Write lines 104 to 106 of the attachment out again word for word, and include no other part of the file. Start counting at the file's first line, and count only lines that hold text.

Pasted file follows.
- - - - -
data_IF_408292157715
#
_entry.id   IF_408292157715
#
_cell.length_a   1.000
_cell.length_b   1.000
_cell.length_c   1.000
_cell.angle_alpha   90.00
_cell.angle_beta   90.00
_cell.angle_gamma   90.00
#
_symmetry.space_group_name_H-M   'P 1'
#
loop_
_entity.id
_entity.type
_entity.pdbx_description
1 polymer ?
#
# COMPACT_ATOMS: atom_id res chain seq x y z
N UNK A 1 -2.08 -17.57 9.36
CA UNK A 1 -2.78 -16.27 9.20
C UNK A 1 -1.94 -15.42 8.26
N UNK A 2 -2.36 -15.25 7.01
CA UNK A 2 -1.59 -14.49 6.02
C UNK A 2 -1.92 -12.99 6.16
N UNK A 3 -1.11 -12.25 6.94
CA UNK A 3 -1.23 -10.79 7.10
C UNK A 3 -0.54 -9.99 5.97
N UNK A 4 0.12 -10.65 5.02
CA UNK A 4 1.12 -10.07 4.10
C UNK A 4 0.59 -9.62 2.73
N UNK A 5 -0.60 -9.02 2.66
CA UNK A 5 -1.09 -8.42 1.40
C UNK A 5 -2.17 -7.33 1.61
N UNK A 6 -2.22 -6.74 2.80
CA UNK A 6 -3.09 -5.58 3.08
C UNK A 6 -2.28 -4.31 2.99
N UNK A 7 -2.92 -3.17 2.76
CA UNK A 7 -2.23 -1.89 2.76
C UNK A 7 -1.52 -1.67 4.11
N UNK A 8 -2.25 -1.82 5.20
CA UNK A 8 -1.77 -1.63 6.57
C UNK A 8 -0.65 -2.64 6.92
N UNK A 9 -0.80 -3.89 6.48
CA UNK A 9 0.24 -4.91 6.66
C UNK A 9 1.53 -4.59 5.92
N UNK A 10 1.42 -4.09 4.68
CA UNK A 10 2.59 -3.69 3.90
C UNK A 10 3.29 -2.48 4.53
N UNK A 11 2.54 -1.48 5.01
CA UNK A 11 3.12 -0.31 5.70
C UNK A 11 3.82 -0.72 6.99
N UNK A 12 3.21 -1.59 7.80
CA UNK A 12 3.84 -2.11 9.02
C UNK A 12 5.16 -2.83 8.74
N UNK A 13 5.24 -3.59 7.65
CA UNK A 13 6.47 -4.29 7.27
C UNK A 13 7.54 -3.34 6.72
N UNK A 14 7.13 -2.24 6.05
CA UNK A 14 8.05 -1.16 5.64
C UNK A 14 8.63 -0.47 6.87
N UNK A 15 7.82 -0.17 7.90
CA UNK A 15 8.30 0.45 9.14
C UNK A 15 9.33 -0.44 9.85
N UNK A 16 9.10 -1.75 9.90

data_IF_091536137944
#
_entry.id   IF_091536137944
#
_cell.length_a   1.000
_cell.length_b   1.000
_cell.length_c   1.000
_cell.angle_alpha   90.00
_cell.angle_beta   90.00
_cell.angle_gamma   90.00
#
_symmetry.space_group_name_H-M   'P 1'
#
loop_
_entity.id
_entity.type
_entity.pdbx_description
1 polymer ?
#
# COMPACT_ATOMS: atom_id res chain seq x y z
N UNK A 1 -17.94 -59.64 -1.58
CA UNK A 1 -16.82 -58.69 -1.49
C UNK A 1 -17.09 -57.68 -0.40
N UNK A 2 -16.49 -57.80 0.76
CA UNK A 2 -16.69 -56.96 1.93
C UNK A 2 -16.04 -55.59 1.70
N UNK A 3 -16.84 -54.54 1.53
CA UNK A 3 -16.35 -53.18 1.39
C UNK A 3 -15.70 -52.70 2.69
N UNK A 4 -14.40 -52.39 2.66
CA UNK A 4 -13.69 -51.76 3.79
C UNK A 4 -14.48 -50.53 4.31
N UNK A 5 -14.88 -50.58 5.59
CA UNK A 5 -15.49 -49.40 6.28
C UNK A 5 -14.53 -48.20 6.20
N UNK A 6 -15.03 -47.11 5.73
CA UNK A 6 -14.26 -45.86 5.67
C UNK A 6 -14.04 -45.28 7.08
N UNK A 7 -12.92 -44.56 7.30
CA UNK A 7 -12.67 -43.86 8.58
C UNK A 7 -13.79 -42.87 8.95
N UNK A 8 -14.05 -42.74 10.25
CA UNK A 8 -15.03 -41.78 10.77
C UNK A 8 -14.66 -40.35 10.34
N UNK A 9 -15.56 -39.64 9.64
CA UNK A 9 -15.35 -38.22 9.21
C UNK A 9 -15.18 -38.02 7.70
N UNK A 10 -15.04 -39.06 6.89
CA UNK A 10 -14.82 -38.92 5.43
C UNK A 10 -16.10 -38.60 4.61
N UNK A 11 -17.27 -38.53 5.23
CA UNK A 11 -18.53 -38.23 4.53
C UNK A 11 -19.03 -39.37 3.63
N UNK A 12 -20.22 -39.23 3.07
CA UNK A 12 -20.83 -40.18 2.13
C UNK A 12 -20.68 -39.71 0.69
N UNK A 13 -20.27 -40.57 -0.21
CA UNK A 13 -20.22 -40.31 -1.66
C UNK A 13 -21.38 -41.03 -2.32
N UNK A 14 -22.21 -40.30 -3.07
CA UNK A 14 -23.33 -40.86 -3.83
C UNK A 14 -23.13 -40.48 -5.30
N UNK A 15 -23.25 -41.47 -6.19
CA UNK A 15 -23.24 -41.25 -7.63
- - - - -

C UNK A 6 -14.04 -45.28 7.08
N UNK A 7 -12.92 -44.56 7.30
CA UNK A 7 -12.67 -43.86 8.58